Thus far, we have focused on Active Directory implementations with 1,000 users or more. However, many implementations involve smaller numbers than this, and for these installations, a useful sizing tool is Microsoft's Active Directory Sizer, which can be downloaded from Microsoft's Web site at Once downloaded, simply install the software, using the file setup.exe The Active Directory Sizer can be invoked via Start All Programs Active Directory Sizer Active Directory Sizer. Within the Active...

Other Policy Settings

Best practice dictates that GPOs should be linked to the highest container possible.This ensures that policy settings are not unnecessarily repeated in an AD design.As discussed earlier in this chapter, best practice also dictates that the Default Domain Policy and Default Domain Controllers Policy should not be modified. Conflicting policy settings should be accomplished by creating a new GPO and linking it to the Domain or Domain Controllers OUs. In a network environment, server data is...

Storing Zones in Application Partitions

In Windows Server 2003, DNS zones can be stored within the domain or in Active Directory data structures used specifically for replication purposes, known as application directory partitions. In the most generic sense, application directory partitions are most often used to store dynamic data. Because data changes more often than the configuration information for a forest, the replication scope and frequency of an application directory partition can be set for each partition.The replication...

Interoperability Issues

Just because Windows supports Plug and Play doesn't mean that hardware and software will play nicely together. Installing new hardware and software on a network can cause issues such as the devices and or program not functioning as expected, if at all. The software must interact with other programming code on the computer, and the operating system must be able to recognize and work with any hardware installed. These interoperability issues must be resolved for users to be able to utilize the...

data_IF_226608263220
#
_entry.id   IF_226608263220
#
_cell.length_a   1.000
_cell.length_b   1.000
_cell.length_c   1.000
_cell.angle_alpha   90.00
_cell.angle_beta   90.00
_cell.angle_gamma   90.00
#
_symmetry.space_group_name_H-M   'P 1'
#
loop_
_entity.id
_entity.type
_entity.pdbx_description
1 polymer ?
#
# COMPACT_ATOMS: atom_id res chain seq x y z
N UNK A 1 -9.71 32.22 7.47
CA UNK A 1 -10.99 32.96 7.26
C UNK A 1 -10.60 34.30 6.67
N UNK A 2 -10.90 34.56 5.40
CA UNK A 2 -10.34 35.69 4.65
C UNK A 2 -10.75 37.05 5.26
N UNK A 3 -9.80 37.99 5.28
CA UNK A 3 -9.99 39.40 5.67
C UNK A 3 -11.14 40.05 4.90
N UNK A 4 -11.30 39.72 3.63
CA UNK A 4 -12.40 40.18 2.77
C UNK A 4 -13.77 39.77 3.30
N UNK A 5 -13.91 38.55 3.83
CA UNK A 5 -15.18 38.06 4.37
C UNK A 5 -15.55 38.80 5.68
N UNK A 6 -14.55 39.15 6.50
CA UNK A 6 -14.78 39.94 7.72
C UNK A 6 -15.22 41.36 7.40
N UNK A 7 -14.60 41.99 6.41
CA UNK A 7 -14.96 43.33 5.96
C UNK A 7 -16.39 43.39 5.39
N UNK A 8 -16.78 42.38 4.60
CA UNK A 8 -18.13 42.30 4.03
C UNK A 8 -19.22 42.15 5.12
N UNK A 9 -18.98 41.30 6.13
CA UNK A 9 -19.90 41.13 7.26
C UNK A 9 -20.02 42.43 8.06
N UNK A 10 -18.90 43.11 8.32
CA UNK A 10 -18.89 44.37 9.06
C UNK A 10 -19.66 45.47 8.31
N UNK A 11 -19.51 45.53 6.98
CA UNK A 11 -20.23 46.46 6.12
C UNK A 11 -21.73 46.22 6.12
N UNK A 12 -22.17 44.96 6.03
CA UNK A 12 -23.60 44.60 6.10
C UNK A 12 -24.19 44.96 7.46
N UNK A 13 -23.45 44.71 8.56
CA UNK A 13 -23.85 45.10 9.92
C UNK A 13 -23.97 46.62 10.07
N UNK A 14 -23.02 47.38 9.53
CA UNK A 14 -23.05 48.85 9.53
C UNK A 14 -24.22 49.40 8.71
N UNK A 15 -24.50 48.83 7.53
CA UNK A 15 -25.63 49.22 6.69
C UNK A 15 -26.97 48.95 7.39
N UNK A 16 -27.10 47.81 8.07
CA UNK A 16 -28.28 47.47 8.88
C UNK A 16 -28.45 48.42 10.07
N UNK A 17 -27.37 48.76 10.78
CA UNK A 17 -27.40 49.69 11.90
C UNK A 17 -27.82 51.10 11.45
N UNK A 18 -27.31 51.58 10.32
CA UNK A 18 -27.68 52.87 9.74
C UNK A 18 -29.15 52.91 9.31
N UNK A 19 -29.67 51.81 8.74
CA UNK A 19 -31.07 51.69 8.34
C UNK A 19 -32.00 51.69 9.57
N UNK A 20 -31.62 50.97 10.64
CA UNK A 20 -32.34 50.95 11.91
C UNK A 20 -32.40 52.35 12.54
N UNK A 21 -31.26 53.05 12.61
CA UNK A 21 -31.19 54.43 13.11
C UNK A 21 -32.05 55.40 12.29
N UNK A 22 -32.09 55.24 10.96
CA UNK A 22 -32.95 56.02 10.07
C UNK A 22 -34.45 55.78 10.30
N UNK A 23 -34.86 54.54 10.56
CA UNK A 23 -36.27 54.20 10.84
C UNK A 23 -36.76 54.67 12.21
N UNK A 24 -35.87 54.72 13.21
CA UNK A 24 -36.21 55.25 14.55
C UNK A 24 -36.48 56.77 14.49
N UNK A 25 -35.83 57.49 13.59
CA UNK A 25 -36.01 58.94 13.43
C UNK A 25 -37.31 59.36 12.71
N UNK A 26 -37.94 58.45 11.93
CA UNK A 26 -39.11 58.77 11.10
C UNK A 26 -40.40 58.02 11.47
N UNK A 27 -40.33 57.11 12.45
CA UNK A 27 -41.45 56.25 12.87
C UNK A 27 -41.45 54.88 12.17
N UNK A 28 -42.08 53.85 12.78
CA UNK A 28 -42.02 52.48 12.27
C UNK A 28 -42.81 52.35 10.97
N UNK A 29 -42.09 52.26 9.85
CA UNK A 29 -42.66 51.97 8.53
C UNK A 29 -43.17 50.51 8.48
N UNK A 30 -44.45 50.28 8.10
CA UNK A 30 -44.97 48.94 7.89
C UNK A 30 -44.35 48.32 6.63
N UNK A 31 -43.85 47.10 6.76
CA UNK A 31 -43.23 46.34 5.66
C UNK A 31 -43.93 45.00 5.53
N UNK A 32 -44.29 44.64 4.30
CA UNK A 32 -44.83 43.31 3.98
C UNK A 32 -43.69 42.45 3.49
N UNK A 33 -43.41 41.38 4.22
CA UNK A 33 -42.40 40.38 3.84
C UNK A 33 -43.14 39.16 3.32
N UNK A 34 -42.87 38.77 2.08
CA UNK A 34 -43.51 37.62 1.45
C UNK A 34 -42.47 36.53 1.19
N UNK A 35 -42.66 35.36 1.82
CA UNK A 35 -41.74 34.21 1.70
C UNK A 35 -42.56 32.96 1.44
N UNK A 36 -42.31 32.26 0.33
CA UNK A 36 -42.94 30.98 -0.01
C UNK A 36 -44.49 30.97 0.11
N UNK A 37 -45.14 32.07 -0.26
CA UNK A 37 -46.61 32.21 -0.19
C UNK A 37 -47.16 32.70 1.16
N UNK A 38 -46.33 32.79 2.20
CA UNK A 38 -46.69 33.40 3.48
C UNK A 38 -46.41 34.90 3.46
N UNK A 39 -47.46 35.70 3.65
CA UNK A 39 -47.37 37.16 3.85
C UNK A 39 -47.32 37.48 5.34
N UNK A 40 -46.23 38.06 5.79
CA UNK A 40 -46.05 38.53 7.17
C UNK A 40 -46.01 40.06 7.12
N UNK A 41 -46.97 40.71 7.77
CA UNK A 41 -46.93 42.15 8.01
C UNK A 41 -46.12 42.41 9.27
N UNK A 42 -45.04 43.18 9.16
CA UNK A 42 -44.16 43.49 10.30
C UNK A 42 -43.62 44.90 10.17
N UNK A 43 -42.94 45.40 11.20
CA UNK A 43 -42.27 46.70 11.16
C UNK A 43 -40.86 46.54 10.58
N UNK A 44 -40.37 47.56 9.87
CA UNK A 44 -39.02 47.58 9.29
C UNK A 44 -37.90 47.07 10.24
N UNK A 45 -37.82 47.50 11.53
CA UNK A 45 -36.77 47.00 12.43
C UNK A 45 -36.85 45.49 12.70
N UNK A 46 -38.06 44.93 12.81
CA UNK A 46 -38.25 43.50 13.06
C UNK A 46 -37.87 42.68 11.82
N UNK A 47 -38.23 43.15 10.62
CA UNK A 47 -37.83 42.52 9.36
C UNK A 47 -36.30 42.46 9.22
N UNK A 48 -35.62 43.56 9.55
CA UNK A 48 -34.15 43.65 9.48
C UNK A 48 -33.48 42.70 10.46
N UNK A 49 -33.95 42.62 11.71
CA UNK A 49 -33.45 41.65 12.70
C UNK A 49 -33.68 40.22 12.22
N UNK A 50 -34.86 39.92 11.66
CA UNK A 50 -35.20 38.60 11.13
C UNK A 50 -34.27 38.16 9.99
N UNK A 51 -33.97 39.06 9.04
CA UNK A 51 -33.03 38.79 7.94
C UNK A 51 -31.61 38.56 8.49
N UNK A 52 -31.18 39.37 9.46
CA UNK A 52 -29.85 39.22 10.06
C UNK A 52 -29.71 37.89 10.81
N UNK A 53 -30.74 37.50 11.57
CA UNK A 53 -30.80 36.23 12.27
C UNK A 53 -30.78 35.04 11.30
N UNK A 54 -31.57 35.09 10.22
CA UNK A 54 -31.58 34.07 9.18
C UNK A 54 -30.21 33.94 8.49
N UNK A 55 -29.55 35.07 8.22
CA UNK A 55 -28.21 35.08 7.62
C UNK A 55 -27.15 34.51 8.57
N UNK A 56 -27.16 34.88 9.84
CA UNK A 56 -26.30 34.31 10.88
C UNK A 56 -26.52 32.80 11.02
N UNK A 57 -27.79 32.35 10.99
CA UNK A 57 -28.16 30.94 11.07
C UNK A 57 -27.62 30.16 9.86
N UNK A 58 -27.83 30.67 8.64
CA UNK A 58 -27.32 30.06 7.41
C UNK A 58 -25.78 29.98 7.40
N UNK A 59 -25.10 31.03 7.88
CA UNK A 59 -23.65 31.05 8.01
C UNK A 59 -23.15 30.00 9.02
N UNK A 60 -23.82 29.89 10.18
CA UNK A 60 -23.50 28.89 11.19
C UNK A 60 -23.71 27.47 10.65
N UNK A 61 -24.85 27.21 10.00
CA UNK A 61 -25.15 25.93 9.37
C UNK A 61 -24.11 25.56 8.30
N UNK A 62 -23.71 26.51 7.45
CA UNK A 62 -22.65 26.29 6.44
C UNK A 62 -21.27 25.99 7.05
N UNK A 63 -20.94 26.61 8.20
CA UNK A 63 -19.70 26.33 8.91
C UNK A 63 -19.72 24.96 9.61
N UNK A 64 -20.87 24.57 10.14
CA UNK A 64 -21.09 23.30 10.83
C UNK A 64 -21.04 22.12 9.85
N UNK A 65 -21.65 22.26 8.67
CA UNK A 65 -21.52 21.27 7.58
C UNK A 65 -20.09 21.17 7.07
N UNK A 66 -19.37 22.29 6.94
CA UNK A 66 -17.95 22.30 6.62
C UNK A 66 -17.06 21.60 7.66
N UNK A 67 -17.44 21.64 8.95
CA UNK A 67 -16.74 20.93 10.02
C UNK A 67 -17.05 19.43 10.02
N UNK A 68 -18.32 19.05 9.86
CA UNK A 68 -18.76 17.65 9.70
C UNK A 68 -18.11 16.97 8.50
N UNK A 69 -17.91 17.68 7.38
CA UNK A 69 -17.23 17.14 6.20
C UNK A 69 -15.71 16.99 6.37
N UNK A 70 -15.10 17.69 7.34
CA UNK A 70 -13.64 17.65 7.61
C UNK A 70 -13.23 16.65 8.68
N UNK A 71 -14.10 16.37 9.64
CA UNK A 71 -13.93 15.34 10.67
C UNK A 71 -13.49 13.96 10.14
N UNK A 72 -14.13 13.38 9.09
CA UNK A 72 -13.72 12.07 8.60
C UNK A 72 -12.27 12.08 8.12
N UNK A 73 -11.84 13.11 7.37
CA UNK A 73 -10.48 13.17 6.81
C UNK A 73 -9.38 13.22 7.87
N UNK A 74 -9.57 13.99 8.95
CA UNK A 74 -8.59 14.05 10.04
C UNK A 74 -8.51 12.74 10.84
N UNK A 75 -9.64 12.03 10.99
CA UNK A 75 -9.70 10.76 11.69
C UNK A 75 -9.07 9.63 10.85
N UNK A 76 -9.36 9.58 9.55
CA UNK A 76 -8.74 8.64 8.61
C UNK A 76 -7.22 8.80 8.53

Authentication and Accounting Strategy

The Internet Authentication Service IAS is the central component in Windows Server 2003 for authenticating, authorizing, and auditing users who connect to a network through a VPN or dialup access.The IAS server is an implementation of a RADIUS server and proxy. RADIUS is the authentication protocol most commonly used by Internet service providers ISPs . Another common usage is in the authentication of clients for network area storage NAS devices. IAS uses the data stored on the domain...

Ensuring Unique NetBIOS Names